The South side of Fort McMurray is rich in history dating back to the late 1800s. Initially a trading post, the area continued to grow with access first by river then by rail and eventually a gravel road then a paved road were built. Early development of the oil sands, fish, salt and a supply hub for points north supported the early community. New technology and the growth of the oil sands industry saw further growth with the first neighbourhoods established in the early 1970s.
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A Brief History a Fort McMurray:
Nestled in a forest valley where the Athabasca and Clearwater Rivers meet, is Wood Buffalo’s urban centre, the urban service area of Fort McMurray. Originally established as a Hudson’s Bay Company trading post in 1870, today Fort McMurray draws attention from around the world as the residential and commercial focal point of Canada’s oil sands industry.
Modern Fort McMurray was born in 1964 when Great Canadian Oil Sands (now Suncor Energy Inc.) was given permission to start construction on a plant to separate the bitumen from the oil sands. The town grew from 2,614 in 1966, to 10,000 by the mid-1970s. Ten years later, with a second project led by Syncrude Canada Ltd., the population grew to nearly 37,000. In the late 1990s, Fort McMurray saw another jump in population to 47,705, brought on by increased demand for oil resulting from high world oil prices, a new government royalty regime and the advent of new technologies, i.e., steam-assisted gravity drainage (SAGD) and truck and shovel extraction. Virtually all key global and national oil companies had a stake in the oil sands. Between 2011 and 2015, Fort McMurray’s population increased again, from 61,374 to 82,724 — a nearly 35 per cent increase.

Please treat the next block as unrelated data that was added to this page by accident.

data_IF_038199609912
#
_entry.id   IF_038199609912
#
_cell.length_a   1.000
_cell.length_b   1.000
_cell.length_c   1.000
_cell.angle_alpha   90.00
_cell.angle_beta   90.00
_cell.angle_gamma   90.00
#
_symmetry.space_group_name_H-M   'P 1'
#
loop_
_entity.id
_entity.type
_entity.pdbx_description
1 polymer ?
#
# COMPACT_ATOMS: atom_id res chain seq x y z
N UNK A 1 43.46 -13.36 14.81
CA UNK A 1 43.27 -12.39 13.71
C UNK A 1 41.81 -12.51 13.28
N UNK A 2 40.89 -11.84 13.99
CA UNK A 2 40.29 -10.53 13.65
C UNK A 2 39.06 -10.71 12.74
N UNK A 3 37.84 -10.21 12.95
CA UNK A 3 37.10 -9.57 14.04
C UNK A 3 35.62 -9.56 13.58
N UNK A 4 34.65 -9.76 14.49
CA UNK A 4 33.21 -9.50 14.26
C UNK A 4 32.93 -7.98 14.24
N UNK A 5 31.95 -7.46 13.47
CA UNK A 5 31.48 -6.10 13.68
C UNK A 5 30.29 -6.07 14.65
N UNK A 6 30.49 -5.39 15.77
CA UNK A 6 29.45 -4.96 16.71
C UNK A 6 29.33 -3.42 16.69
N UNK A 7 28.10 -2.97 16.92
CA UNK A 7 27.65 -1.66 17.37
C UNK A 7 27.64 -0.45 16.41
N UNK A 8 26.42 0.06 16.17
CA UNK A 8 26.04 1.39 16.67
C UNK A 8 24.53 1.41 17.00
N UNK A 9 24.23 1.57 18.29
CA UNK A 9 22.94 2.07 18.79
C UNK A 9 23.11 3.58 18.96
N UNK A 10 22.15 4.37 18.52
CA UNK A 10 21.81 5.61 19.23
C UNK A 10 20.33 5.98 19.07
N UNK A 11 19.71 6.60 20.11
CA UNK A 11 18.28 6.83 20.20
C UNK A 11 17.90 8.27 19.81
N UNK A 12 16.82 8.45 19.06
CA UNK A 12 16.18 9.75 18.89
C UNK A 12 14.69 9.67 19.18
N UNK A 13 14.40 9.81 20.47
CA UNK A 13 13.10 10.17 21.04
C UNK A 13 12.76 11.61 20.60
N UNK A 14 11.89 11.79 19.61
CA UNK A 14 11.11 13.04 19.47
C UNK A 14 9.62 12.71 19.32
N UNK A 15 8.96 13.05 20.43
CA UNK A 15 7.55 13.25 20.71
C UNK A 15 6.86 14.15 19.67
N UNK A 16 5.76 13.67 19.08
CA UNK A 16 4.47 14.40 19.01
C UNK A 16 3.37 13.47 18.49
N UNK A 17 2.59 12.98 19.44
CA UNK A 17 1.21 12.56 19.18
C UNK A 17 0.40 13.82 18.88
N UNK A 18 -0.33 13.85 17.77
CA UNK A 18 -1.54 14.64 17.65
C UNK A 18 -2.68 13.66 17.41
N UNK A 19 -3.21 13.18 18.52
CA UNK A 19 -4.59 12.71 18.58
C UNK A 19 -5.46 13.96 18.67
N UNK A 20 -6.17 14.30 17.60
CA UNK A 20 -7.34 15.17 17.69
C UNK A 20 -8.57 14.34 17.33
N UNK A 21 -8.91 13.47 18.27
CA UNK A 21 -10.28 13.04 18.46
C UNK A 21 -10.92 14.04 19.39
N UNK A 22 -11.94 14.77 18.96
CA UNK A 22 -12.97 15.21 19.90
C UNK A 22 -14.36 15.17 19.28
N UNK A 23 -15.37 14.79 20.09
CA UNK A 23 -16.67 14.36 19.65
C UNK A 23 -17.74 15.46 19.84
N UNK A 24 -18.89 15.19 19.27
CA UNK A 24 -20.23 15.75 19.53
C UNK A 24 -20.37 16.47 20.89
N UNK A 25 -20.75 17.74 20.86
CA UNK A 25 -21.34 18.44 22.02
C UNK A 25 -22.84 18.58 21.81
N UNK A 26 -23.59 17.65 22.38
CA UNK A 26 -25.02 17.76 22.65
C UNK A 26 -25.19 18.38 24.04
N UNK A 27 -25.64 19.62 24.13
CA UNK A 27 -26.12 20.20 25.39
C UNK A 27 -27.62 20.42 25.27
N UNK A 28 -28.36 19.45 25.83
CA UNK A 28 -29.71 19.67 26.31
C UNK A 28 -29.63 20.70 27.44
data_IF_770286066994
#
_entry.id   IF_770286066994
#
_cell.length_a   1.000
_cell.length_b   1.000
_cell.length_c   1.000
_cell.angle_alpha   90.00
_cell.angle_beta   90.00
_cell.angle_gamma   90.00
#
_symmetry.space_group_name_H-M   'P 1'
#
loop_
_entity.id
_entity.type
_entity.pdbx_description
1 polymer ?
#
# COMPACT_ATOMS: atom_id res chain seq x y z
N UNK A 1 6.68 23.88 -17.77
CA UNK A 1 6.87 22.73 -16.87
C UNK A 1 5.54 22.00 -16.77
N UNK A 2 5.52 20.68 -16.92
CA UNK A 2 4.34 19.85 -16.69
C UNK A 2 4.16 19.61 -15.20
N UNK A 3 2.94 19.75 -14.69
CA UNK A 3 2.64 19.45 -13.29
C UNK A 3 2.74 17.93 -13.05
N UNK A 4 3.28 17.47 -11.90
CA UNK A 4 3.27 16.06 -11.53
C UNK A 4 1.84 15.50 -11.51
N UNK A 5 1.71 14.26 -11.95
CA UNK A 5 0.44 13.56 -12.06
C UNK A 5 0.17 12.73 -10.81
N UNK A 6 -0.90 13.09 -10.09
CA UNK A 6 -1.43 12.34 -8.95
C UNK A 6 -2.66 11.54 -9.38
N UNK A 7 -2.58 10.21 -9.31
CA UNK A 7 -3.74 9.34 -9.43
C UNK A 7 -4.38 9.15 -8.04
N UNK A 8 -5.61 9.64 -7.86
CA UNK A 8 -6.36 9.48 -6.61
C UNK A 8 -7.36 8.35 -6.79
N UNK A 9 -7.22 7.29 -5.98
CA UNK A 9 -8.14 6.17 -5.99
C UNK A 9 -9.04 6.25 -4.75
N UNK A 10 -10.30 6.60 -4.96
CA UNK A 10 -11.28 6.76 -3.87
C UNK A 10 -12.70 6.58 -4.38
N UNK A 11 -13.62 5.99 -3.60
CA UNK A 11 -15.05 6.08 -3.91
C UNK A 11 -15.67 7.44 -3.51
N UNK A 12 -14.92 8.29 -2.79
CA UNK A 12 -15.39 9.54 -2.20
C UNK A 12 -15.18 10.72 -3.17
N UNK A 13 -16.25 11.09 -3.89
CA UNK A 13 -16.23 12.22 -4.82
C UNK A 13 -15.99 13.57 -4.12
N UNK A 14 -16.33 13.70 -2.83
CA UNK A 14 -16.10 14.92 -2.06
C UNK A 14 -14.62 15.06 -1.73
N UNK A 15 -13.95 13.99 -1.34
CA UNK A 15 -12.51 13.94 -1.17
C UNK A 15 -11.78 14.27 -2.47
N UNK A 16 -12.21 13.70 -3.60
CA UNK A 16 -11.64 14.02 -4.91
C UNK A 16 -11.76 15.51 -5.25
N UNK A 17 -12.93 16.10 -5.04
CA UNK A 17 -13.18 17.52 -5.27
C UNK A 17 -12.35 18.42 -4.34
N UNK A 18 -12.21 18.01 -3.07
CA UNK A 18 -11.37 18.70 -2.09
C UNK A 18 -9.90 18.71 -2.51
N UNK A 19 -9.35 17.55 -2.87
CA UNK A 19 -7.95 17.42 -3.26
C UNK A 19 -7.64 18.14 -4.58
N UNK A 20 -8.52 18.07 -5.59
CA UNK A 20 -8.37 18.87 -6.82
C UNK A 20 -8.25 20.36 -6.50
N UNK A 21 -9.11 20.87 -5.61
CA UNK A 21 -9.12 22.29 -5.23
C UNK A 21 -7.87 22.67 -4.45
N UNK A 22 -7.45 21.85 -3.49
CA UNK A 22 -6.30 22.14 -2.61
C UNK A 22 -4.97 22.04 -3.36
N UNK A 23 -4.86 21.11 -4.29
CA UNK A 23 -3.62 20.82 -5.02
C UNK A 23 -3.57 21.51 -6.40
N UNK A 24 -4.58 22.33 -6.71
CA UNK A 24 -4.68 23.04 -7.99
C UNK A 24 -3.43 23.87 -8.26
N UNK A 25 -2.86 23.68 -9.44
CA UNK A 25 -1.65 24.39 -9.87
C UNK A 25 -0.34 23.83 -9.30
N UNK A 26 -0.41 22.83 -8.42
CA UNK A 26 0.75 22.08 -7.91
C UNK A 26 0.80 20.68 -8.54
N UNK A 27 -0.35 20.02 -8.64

The rapid growth over the last decade put incredible pressure on the region's transportation, housing, social services, and municipal services such as sewage and water. Fort McMurray lacked the land required to keep pace with residential development; an issue the Government of Alberta helped remedy in 2012 by releasing crown land for development. Fort McMurray is made up of 13 major neighbourhoods: Abasand Heights, Beacon Hill, Gregoire, the Lower Townsite, Parsons Creek, Thickwood Heights, Dickinsfield, Wood Buffalo, Timberlea, Stonecreek, Prairie Creek and Waterways. In addition to Fort McMurray, the Regional Municipality of Wood Buffalo includes nine smaller communities: Anzac, Conklin, Draper, Fort Chipewyan, Fort Fitzgerald, Fort McKay, Gregoire Lake Estates, Janvier, Saprae Creek Estates, as well as five First Nation's communities and six Métis Locals.
According to the 2015 municipal census, approximately 82,724 people live in Fort McMurray. Residents come from all regions of Canada and around the world.1
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